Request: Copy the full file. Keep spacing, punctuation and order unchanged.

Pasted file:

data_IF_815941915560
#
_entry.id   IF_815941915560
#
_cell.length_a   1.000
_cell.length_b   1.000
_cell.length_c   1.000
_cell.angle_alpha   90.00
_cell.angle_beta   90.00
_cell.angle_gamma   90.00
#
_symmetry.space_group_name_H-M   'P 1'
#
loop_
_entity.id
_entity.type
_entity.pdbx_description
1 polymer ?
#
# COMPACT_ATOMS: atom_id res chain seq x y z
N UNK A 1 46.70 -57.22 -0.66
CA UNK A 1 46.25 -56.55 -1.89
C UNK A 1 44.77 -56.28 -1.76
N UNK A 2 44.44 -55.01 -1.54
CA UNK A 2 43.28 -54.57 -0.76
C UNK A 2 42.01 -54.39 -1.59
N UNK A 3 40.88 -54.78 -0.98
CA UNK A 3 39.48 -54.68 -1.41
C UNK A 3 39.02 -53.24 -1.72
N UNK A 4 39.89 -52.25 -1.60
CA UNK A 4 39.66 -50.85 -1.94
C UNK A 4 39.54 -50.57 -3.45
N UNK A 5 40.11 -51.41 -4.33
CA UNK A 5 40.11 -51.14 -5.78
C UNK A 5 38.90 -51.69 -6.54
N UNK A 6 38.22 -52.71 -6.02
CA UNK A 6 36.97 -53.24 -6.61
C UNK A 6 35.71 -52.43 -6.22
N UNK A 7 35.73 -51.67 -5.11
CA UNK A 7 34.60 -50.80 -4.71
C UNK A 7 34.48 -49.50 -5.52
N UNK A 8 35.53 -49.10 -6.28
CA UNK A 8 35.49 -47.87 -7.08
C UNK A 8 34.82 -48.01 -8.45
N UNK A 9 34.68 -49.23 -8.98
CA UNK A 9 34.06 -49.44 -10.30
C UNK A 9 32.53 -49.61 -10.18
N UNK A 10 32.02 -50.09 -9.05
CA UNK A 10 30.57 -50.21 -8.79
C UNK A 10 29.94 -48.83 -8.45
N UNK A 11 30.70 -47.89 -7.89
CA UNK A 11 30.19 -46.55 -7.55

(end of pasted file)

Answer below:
data_IF_815941915560
#
_entry.id   IF_815941915560
#
_cell.length_a   1.000
_cell.length_b   1.000
_cell.length_c   1.000
_cell.angle_alpha   90.00
_cell.angle_beta   90.00
_cell.angle_gamma   90.00
#
_symmetry.space_group_name_H-M   'P 1'
#
loop_
_entity.id
_entity.type
_entity.pdbx_description
1 polymer ?
#
# COMPACT_ATOMS: atom_id res chain seq x y z
N UNK A 1 46.70 -57.22 -0.66
CA UNK A 1 46.25 -56.55 -1.89
C UNK A 1 44.77 -56.28 -1.76
N UNK A 2 44.44 -55.01 -1.54
CA UNK A 2 43.28 -54.57 -0.76
C UNK A 2 42.01 -54.39 -1.59
N UNK A 3 40.88 -54.78 -0.98
CA UNK A 3 39.48 -54.68 -1.41
C UNK A 3 39.02 -53.24 -1.72
N UNK A 4 39.89 -52.25 -1.60
CA UNK A 4 39.66 -50.85 -1.94
C UNK A 4 39.54 -50.57 -3.45
N UNK A 5 40.11 -51.41 -4.33
CA UNK A 5 40.11 -51.14 -5.78
C UNK A 5 38.90 -51.69 -6.54
N UNK A 6 38.22 -52.71 -6.02
CA UNK A 6 36.97 -53.24 -6.61
C UNK A 6 35.71 -52.43 -6.22
N UNK A 7 35.73 -51.67 -5.11
CA UNK A 7 34.60 -50.80 -4.71
C UNK A 7 34.48 -49.50 -5.52
N UNK A 8 35.53 -49.10 -6.28
CA UNK A 8 35.49 -47.87 -7.08
C UNK A 8 34.82 -48.01 -8.45
N UNK A 9 34.68 -49.23 -8.98
CA UNK A 9 34.06 -49.44 -10.30
C UNK A 9 32.53 -49.61 -10.18
N UNK A 10 32.02 -50.09 -9.05
CA UNK A 10 30.57 -50.21 -8.79
C UNK A 10 29.94 -48.83 -8.45
N UNK A 11 30.70 -47.89 -7.89
CA UNK A 11 30.19 -46.55 -7.55